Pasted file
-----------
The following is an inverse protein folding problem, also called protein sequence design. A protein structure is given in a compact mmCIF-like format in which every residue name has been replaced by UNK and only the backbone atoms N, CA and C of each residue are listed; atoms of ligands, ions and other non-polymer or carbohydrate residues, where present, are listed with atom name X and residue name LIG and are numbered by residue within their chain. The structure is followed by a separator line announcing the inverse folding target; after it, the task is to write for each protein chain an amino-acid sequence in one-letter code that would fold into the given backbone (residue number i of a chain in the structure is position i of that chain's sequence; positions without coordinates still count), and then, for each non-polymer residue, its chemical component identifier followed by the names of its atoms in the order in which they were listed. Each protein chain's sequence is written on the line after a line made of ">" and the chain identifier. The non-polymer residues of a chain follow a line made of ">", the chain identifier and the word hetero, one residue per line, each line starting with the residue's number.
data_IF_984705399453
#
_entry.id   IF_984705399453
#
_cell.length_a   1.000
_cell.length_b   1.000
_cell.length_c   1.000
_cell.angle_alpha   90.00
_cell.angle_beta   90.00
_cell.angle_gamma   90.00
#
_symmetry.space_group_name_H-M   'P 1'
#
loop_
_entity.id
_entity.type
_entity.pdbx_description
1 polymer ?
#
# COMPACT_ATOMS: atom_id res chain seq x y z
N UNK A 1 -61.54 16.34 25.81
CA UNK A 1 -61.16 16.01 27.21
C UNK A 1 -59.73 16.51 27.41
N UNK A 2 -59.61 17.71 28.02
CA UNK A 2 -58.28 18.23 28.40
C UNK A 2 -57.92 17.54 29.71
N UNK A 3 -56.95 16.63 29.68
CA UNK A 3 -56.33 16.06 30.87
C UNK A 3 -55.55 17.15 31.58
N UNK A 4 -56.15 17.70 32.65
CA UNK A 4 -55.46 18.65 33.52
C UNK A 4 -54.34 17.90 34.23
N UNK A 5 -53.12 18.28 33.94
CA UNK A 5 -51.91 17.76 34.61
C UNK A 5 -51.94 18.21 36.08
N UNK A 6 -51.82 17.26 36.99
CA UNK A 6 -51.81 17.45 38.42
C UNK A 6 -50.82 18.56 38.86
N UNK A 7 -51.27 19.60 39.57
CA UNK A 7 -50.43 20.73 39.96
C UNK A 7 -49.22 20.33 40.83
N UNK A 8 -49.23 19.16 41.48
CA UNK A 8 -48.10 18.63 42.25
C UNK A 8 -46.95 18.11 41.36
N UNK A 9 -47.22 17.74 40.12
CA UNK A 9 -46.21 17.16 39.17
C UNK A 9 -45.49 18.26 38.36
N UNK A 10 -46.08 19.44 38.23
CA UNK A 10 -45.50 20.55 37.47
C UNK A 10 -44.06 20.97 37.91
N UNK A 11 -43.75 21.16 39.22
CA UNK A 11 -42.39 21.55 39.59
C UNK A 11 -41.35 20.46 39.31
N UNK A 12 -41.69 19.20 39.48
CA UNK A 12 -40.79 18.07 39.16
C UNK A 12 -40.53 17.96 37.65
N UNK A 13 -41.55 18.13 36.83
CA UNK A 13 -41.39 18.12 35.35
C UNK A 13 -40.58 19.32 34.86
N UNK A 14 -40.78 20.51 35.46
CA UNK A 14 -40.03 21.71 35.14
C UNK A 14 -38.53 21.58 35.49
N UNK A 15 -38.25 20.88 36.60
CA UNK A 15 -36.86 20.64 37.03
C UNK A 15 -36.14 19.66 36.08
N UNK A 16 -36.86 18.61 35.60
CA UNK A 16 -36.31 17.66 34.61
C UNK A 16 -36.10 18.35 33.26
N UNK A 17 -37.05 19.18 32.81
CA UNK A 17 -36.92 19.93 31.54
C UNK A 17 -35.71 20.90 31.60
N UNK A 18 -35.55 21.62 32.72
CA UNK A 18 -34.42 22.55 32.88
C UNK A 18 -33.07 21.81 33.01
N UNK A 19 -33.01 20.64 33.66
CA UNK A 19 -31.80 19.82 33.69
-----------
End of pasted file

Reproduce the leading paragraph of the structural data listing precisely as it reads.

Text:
The following is an inverse protein folding problem, also called protein sequence design. A protein structure is given in a compact mmCIF-like format in which every residue name has been replaced by UNK and only the backbone atoms N, CA and C of each residue are listed; atoms of ligands, ions and other non-polymer or carbohydrate residues, where present, are listed with atom name X and residue name LIG and are numbered by residue within their chain. The structure is followed by a separator line announcing the inverse folding target; after it, the task is to write for each protein chain an amino-acid sequence in one-letter code that would fold into the given backbone (residue number i of a chain in the structure is position i of that chain's sequence; positions without coordinates still count), and then, for each non-polymer residue, its chemical component identifier followed by the names of its atoms in the order in which they were listed. Each protein chain's sequence is written on the line after a line made of ">" and the chain identifier. The non-polymer residues of a chain follow a line made of ">", the chain identifier and the word hetero, one residue per line, each line starting with the residue's number.